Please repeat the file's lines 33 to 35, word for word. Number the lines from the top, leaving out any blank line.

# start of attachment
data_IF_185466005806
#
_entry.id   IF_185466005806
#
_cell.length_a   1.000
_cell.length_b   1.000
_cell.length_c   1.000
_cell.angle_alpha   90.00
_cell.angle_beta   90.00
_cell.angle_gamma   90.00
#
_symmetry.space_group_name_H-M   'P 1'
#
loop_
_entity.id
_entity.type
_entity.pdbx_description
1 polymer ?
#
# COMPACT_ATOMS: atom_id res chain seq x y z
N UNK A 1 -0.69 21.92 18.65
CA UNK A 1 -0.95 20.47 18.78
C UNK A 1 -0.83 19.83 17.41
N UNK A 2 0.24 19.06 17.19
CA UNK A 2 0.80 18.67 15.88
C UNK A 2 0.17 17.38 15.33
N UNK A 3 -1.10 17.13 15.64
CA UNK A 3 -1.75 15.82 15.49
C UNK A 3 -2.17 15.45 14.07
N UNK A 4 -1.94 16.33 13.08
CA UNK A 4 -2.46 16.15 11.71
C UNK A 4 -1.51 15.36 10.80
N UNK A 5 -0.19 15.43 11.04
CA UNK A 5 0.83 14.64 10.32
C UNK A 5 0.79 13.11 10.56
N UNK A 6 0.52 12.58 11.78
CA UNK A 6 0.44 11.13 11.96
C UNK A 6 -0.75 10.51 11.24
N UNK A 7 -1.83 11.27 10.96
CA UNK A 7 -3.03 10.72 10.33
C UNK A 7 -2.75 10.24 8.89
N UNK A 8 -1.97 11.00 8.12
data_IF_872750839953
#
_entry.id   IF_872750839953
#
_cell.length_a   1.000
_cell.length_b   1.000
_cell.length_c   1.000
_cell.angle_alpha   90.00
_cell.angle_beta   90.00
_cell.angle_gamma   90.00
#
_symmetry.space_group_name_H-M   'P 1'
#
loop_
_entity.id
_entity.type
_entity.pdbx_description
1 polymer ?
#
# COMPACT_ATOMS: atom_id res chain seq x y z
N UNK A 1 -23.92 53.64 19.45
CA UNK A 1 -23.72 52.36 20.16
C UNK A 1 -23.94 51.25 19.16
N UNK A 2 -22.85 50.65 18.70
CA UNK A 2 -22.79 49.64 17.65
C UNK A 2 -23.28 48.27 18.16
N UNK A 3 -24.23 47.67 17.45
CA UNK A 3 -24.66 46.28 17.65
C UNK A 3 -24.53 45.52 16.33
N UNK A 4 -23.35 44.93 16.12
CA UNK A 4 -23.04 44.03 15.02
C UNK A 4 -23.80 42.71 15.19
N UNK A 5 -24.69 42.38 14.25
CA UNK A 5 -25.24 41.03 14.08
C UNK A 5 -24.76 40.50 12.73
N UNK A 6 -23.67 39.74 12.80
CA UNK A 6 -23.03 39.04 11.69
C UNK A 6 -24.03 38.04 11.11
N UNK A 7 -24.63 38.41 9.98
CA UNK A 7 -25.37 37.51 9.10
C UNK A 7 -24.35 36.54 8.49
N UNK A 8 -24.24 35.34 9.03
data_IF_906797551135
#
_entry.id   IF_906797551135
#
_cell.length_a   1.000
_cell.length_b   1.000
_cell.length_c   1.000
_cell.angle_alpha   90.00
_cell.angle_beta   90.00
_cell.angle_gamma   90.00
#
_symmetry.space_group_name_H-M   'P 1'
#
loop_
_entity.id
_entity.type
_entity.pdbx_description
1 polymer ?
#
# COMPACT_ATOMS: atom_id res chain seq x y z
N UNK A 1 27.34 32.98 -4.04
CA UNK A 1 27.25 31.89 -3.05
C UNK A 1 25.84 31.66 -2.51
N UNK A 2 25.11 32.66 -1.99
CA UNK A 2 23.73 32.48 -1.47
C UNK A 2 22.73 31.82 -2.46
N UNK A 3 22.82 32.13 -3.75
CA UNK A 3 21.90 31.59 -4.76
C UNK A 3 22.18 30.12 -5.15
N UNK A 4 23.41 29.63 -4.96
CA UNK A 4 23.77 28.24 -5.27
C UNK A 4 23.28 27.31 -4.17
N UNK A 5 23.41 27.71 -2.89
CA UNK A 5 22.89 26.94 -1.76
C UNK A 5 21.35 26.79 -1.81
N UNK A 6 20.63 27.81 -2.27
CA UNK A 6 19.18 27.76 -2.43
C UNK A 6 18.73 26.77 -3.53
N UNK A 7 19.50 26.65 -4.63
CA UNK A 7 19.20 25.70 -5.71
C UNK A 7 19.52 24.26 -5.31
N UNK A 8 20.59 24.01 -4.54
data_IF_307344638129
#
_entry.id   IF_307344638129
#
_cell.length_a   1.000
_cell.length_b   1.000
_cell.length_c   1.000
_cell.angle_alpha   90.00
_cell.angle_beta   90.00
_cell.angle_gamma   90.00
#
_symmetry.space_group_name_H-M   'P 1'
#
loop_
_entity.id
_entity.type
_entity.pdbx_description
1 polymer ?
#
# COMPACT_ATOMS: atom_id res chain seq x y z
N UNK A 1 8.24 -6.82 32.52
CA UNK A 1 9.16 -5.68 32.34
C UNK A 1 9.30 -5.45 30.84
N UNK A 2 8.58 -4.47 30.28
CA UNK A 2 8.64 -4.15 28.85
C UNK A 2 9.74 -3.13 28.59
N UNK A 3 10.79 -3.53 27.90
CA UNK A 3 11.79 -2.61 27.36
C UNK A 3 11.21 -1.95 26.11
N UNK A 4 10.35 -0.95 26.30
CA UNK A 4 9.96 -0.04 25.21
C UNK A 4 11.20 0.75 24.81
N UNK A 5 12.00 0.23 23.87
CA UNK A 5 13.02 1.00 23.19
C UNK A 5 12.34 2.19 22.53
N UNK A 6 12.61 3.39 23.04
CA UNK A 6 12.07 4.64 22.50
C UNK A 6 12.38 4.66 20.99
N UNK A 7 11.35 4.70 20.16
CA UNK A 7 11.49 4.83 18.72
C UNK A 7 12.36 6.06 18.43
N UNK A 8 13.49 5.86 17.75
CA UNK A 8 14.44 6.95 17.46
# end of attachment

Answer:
N UNK A 5 -0.19 15.43 11.04
CA UNK A 5 0.83 14.64 10.32
C UNK A 5 0.79 13.11 10.56